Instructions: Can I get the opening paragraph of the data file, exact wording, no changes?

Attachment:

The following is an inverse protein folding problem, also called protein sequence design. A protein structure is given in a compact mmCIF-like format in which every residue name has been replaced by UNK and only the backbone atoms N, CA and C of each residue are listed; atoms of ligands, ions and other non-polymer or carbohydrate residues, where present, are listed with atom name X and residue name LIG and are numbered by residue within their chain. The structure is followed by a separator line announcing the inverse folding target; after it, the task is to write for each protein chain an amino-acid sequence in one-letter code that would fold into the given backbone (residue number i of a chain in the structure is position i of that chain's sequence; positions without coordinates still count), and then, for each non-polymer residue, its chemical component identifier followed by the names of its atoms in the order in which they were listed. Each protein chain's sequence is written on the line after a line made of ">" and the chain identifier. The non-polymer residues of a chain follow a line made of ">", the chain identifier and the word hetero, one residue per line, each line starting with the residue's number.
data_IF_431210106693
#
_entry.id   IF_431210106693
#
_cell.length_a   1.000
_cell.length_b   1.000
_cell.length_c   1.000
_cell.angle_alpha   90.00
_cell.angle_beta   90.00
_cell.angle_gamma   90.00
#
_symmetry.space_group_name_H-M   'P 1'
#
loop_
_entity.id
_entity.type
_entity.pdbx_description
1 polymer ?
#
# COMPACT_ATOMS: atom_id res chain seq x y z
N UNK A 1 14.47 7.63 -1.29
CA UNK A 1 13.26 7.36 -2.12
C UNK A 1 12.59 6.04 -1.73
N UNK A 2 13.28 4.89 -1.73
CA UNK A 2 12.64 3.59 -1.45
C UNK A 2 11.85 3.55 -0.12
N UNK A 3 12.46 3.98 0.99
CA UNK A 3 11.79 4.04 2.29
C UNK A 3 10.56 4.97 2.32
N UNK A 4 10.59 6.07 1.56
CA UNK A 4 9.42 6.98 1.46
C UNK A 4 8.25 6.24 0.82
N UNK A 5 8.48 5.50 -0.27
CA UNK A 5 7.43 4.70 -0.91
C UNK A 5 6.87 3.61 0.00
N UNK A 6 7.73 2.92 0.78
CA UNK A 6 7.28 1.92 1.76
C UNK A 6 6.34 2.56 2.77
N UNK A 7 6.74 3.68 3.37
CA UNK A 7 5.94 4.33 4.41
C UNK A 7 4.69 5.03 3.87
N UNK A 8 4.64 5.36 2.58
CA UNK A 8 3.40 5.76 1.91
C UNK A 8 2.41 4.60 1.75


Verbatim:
The following is an inverse protein folding problem, also called protein sequence design. A protein structure is given in a compact mmCIF-like format in which every residue name has been replaced by UNK and only the backbone atoms N, CA and C of each residue are listed; atoms of ligands, ions and other non-polymer or carbohydrate residues, where present, are listed with atom name X and residue name LIG and are numbered by residue within their chain. The structure is followed by a separator line announcing the inverse folding target; after it, the task is to write for each protein chain an amino-acid sequence in one-letter code that would fold into the given backbone (residue number i of a chain in the structure is position i of that chain's sequence; positions without coordinates still count), and then, for each non-polymer residue, its chemical component identifier followed by the names of its atoms in the order in which they were listed. Each protein chain's sequence is written on the line after a line made of ">" and the chain identifier. The non-polymer residues of a chain follow a line made of ">", the chain identifier and the word hetero, one residue per line, each line starting with the residue's number.